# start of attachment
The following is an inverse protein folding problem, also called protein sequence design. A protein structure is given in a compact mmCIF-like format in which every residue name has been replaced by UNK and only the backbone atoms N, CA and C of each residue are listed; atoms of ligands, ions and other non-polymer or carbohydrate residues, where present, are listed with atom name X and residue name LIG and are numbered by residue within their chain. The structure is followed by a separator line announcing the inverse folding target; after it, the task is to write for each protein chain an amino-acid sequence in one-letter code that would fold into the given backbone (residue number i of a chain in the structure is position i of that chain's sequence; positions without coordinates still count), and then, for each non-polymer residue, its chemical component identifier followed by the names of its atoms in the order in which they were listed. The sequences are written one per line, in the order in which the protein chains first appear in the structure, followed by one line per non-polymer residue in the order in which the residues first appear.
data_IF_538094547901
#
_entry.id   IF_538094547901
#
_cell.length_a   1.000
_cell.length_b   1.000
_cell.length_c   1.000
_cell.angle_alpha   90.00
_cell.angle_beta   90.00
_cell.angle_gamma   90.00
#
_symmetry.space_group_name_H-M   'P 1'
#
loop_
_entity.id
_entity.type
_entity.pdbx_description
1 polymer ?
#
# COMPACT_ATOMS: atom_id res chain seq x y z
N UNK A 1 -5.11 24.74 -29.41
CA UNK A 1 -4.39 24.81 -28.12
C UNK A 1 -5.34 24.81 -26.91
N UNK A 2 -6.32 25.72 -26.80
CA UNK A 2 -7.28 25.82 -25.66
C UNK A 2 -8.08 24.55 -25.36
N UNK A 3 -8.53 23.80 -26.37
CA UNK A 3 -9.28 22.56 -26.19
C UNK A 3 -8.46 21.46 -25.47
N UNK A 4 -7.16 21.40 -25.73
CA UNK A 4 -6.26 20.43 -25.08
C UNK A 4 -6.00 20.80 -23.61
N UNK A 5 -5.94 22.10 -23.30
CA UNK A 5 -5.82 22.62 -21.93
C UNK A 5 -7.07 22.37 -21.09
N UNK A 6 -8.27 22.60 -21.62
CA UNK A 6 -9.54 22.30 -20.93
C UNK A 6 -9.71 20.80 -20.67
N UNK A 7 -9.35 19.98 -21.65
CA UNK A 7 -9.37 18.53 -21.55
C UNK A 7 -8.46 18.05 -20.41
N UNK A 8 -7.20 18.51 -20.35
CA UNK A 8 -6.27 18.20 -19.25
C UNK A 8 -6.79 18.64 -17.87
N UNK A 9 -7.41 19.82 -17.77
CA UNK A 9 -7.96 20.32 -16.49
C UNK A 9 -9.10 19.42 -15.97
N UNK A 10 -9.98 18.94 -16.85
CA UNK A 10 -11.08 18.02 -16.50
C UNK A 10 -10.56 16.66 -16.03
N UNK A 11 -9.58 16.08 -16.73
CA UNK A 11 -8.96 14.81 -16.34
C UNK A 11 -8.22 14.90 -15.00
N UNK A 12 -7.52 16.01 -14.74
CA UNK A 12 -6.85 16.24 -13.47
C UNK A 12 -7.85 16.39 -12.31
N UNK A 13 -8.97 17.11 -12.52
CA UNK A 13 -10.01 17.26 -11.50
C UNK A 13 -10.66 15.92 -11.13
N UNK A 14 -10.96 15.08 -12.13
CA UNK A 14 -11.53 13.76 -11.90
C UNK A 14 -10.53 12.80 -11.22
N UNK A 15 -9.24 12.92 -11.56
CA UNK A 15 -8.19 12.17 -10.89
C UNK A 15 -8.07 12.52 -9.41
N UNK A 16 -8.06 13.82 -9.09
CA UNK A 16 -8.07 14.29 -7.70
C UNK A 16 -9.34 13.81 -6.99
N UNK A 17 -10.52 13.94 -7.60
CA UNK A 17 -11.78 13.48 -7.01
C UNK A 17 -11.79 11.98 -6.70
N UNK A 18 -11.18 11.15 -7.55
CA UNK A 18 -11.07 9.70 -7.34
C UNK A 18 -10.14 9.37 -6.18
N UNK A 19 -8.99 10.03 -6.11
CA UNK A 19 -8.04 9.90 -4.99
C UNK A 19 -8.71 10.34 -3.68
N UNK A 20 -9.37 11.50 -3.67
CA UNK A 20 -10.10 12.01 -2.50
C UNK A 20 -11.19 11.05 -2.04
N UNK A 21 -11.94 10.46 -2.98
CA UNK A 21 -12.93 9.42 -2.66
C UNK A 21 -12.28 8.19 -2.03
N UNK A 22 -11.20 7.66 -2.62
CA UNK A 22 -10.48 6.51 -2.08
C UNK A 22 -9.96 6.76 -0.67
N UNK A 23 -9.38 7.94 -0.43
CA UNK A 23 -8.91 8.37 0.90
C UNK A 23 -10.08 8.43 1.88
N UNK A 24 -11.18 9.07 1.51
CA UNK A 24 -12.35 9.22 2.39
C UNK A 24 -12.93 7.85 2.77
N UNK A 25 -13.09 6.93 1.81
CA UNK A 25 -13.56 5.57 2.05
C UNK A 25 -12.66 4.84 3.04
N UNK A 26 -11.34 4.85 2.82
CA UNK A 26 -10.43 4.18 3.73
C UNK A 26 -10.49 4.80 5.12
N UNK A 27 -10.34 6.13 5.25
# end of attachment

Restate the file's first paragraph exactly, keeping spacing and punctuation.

The following is an inverse protein folding problem, also called protein sequence design. A protein structure is given in a compact mmCIF-like format in which every residue name has been replaced by UNK and only the backbone atoms N, CA and C of each residue are listed; atoms of ligands, ions and other non-polymer or carbohydrate residues, where present, are listed with atom name X and residue name LIG and are numbered by residue within their chain. The structure is followed by a separator line announcing the inverse folding target; after it, the task is to write for each protein chain an amino-acid sequence in one-letter code that would fold into the given backbone (residue number i of a chain in the structure is position i of that chain's sequence; positions without coordinates still count), and then, for each non-polymer residue, its chemical component identifier followed by the names of its atoms in the order in which they were listed. The sequences are written one per line, in the order in which the protein chains first appear in the structure, followed by one line per non-polymer residue in the order in which the residues first appear.